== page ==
The American Future: Single Malt

Zach pulling single malt samples with distiller Marco

Bourbon’s renaissance began in the early 2000’s, and 2010 marked the beginning of the rye resurrection. So what about this next decade? Will it be American single malt?

In 2000, roughly 50 U.S. distilleries made bourbon or rye. Now it is closer to 1,500 distilleries. Coupled with the rush to increase capacity at the historic distilleries, we can expect a glut of high-quality, “traditional” American whiskey hitting the market in the coming years. The available space for American whiskey entrepreneurs (who rely heavily on novelty and differentiation) is skewed heavily towards the single malt category.

The timing is perfect. The international single malt category changed dramatically over the last decade. Single malt is no longer seen as exclusively a product of Scotland. Excellent, internationally recognized single malt is now produced in Taiwan, India, Wales, Australia, France, Israel and Japan. More importantly, the shortage in aged scotch and Japanese whisky is forcing a corresponding shift in the marketing of those two categories. The steady, booming “age equals quality” mantra is now an antiquated buzz, greatly easing the pressure off of young distilleries as they bring product to market. They are no longer forced to contend with inexpensive 10 – 15 year old whiskies.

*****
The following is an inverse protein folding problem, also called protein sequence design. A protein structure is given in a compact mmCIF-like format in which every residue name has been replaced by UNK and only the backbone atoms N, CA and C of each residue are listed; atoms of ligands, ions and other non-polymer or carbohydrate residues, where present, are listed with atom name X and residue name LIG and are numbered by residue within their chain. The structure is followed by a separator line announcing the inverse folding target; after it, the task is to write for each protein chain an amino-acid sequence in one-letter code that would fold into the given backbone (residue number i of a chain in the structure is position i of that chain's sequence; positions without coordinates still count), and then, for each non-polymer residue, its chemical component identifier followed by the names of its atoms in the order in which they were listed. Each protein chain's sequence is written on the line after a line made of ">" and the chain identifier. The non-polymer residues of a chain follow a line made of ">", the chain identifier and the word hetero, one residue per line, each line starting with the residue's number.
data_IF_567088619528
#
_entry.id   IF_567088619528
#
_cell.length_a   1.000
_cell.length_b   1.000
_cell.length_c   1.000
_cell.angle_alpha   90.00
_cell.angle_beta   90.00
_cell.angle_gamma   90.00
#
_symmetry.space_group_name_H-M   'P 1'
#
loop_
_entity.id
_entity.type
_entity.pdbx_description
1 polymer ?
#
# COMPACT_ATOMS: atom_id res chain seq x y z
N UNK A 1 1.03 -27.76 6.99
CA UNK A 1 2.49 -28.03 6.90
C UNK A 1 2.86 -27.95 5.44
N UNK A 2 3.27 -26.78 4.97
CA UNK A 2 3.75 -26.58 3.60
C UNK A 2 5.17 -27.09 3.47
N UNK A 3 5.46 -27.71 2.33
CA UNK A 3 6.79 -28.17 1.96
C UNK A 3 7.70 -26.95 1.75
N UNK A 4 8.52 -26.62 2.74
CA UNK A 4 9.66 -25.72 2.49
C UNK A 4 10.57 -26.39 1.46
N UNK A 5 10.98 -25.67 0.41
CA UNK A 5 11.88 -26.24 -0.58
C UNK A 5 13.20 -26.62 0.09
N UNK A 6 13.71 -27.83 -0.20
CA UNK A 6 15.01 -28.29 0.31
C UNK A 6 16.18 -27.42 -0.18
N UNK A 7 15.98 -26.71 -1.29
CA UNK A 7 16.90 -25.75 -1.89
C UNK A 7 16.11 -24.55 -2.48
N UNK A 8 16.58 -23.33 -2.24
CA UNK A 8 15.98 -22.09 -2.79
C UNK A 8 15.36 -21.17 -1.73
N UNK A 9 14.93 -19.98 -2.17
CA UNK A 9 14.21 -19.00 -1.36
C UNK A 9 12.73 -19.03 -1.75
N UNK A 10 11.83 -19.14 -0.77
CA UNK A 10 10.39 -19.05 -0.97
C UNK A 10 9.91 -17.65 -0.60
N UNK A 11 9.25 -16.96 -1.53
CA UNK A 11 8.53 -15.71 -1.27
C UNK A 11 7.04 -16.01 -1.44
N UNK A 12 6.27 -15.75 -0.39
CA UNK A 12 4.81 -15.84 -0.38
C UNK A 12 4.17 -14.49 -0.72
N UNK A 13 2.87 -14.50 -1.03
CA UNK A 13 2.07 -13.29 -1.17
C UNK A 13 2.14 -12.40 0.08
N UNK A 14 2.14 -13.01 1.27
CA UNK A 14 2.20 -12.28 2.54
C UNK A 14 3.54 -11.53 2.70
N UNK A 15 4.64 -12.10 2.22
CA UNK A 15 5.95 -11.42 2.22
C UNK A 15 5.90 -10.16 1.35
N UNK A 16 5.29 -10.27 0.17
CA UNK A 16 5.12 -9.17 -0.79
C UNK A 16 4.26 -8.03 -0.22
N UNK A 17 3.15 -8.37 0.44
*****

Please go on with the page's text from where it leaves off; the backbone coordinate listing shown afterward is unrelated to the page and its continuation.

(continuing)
Meanwhile, Westland, Balcones, Stranahan’s, Tuthilltown and Boston Harbor Distillery (among others) are creating momentum for American single malt, helping establish the infrastructure for the entire category. Soon we will see “American Single Malt” in stores and on bar menus. International spirits competitions such as the World Whiskies Awards and the International Whisky Competition already have a “Best American Single Malt” category.

The United States grows its own barley, has its own peat and has excellent cooperages. From a climate standpoint, the United States possesses immense regional diversity, endowing the United States with the opportunity for equally immense stylistic breadth. Furthermore, compared to bourbon, the category is substantially less restrictive. So… while we don’t have the history yet, the category will blossom in this coming decade.